Staying with this example of healing the sick through government programs, let's look at another harmful dynamic created by this well intended act. Consider the doctors; when their services are funded by the state they are employees of the state and naturally owe their first allegiance to it. Shouldn't they owe that to their patients?
Can a government health care agency be flexible enough to support innovative or radical therapies (keeping in mind that this is taxpayer's money)? Can new forms of healing compete effectively with a "free" service of conventional medicine, even though they may in fact be cheaper? Can the doctors whose livelihood depends on the continuation of the system be expected to be impartial in their evaluation of it? Can the administrators whose careers depend on the growth of the system be expected to accept the growth of alternatives? Isn't it to the best interests of all the participants to support the system even at the expense of the patient's health?
Lastly let's consider the patients. It is from empathy with their suffering that government programs receive their support. It is an almost universal human trait to value things on the basis of their cost and to be wasteful of things that are cheap or free. When electricity is cheap we waste electricity. When water is free we waste water. If medical care were free it would be wasted also. If drugs were free, wouldn't you take more? If back rubs were free, wouldn't you get one every few days?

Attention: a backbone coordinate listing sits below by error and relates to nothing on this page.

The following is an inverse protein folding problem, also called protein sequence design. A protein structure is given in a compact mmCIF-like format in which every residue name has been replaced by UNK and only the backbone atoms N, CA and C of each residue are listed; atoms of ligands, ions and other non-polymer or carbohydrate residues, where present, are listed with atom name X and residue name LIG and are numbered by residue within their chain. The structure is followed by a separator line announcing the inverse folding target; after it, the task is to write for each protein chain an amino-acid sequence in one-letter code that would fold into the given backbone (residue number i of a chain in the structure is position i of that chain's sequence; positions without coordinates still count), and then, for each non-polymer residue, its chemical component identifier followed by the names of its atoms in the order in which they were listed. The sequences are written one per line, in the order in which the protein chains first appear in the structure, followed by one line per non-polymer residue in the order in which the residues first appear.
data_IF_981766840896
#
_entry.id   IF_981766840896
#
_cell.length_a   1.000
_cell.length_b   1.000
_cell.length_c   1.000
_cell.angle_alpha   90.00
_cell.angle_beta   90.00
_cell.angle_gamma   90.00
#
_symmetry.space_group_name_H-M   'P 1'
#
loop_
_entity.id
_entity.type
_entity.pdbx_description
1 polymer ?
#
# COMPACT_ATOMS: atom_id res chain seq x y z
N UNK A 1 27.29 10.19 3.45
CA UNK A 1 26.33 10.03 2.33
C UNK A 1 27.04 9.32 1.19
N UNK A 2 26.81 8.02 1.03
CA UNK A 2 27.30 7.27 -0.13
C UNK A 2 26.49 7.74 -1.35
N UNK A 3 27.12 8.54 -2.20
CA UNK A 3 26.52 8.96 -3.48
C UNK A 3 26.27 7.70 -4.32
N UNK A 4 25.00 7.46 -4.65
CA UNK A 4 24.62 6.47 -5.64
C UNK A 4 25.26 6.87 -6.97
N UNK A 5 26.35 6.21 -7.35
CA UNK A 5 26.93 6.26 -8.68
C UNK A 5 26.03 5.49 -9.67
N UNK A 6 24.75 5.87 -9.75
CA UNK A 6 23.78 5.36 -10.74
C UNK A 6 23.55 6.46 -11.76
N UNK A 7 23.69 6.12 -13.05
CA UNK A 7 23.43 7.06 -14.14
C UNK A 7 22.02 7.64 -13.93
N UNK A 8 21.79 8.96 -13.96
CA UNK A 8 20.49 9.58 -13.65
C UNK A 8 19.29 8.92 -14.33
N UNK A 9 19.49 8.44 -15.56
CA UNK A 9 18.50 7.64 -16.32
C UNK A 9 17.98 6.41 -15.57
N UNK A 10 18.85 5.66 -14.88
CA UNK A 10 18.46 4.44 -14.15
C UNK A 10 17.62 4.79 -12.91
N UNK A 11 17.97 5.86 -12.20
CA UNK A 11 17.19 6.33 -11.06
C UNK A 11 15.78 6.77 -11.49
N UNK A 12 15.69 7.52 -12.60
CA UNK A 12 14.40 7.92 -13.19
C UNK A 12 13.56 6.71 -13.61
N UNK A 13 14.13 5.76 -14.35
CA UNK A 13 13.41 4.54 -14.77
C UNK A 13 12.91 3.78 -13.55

Think of the people you know personally. Most have health, family, friends, church affiliations, insurance, or money. The few that lack all these are probably similar in number to those who would slip through any government net of health care.
Consider also how low the cost of health care could become if there were no restrictions on how it was done or who did it. Good medical care is administered by veterinarians for about a tenth the comparable cost for humans. The opportunity to select exactly the style and amount of medical care you could afford would also reduce costs.
Imagine how much food would cost and how little choice we would have it all had to be prescribed by highly trained nutritionists. Think how much would be wasted if it were free. Is this what we want for medical care?
So far I have only shown the harm of government solutions. Where does that leave you with your desire to do good? If government programs don't work, then what does? Consider giving directly. Most charities are much more efficient than the government at delivering goods and services to the needy. By giving directly, you can exactly target your donation to the most worthy cause you see.
Do you feel your contribution isn't enough? Contribute more. Do you feel others should contribute more? Spend time soliciting and collecting their contributions. Do you feel others should be forced to contribute whether they want to or not? Examine this feeling carefully and decide for yourself if it is compatible with your desire to be good to your fellow humans.
These arguments on healing the sick are merely a single example of the general patterns of thought and feeling characteristic of libertarianism. The same approach is just as sound when applied to the problems of feeding the hungry, educating the ignorant, building roads, regulating business, protecting the consumer, restricting trade, fixing prices and wages, prohibiting the purchase of certain goods and services, prohibiting the use of certain weapons and chemicals, etc. In each of these cases, when you support a legal system which forces people to behave as you like, you cast yourself in the role of tyrant over others who find themselves cast in the role of subjects.
Is your own life so free of errors, so well run, so ideal compared to the lives of those around you that it's right for you to force your values and decisions on them? Do you really believe you're that much smarter than everyone else?